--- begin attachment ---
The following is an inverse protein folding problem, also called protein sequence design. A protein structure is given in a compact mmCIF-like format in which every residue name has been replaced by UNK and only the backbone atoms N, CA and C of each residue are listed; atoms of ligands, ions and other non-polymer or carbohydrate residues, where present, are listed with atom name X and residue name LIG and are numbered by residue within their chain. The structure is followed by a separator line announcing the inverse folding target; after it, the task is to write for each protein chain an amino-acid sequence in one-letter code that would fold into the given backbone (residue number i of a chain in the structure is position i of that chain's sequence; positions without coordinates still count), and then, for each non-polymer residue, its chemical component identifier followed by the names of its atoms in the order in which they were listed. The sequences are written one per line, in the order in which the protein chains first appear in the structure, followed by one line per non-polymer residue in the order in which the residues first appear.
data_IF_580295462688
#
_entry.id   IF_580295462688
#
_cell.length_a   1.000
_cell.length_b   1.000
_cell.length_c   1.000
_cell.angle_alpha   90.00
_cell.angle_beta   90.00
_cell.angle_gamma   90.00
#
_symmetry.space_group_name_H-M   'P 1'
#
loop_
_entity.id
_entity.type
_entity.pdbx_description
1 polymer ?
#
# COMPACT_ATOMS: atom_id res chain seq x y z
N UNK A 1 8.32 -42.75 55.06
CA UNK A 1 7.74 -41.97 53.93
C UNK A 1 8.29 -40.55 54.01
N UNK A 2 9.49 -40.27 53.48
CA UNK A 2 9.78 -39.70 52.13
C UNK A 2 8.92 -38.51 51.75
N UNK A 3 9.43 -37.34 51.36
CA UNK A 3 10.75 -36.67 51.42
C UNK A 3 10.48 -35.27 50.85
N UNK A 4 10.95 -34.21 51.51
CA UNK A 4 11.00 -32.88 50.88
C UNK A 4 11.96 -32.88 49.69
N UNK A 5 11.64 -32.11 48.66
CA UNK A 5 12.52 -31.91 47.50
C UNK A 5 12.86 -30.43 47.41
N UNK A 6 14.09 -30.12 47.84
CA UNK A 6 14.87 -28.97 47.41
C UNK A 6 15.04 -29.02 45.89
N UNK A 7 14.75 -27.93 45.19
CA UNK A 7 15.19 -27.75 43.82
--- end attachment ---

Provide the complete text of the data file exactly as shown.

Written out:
The following is an inverse protein folding problem, also called protein sequence design. A protein structure is given in a compact mmCIF-like format in which every residue name has been replaced by UNK and only the backbone atoms N, CA and C of each residue are listed; atoms of ligands, ions and other non-polymer or carbohydrate residues, where present, are listed with atom name X and residue name LIG and are numbered by residue within their chain. The structure is followed by a separator line announcing the inverse folding target; after it, the task is to write for each protein chain an amino-acid sequence in one-letter code that would fold into the given backbone (residue number i of a chain in the structure is position i of that chain's sequence; positions without coordinates still count), and then, for each non-polymer residue, its chemical component identifier followed by the names of its atoms in the order in which they were listed. The sequences are written one per line, in the order in which the protein chains first appear in the structure, followed by one line per non-polymer residue in the order in which the residues first appear.
data_IF_580295462688
#
_entry.id   IF_580295462688
#
_cell.length_a   1.000
_cell.length_b   1.000
_cell.length_c   1.000
_cell.angle_alpha   90.00
_cell.angle_beta   90.00
_cell.angle_gamma   90.00
#
_symmetry.space_group_name_H-M   'P 1'
#
loop_
_entity.id
_entity.type
_entity.pdbx_description
1 polymer ?
#
# COMPACT_ATOMS: atom_id res chain seq x y z
N UNK A 1 8.32 -42.75 55.06
CA UNK A 1 7.74 -41.97 53.93
C UNK A 1 8.29 -40.55 54.01
N UNK A 2 9.49 -40.27 53.48
CA UNK A 2 9.78 -39.70 52.13
C UNK A 2 8.92 -38.51 51.75
N UNK A 3 9.43 -37.34 51.36
CA UNK A 3 10.75 -36.67 51.42
C UNK A 3 10.48 -35.27 50.85
N UNK A 4 10.95 -34.21 51.51
CA UNK A 4 11.00 -32.88 50.88
C UNK A 4 11.96 -32.88 49.69
N UNK A 5 11.64 -32.11 48.66
CA UNK A 5 12.52 -31.91 47.50
C UNK A 5 12.86 -30.43 47.41
N UNK A 6 14.09 -30.12 47.84
CA UNK A 6 14.87 -28.97 47.41
C UNK A 6 15.04 -29.02 45.89
N UNK A 7 14.75 -27.93 45.19
CA UNK A 7 15.19 -27.75 43.82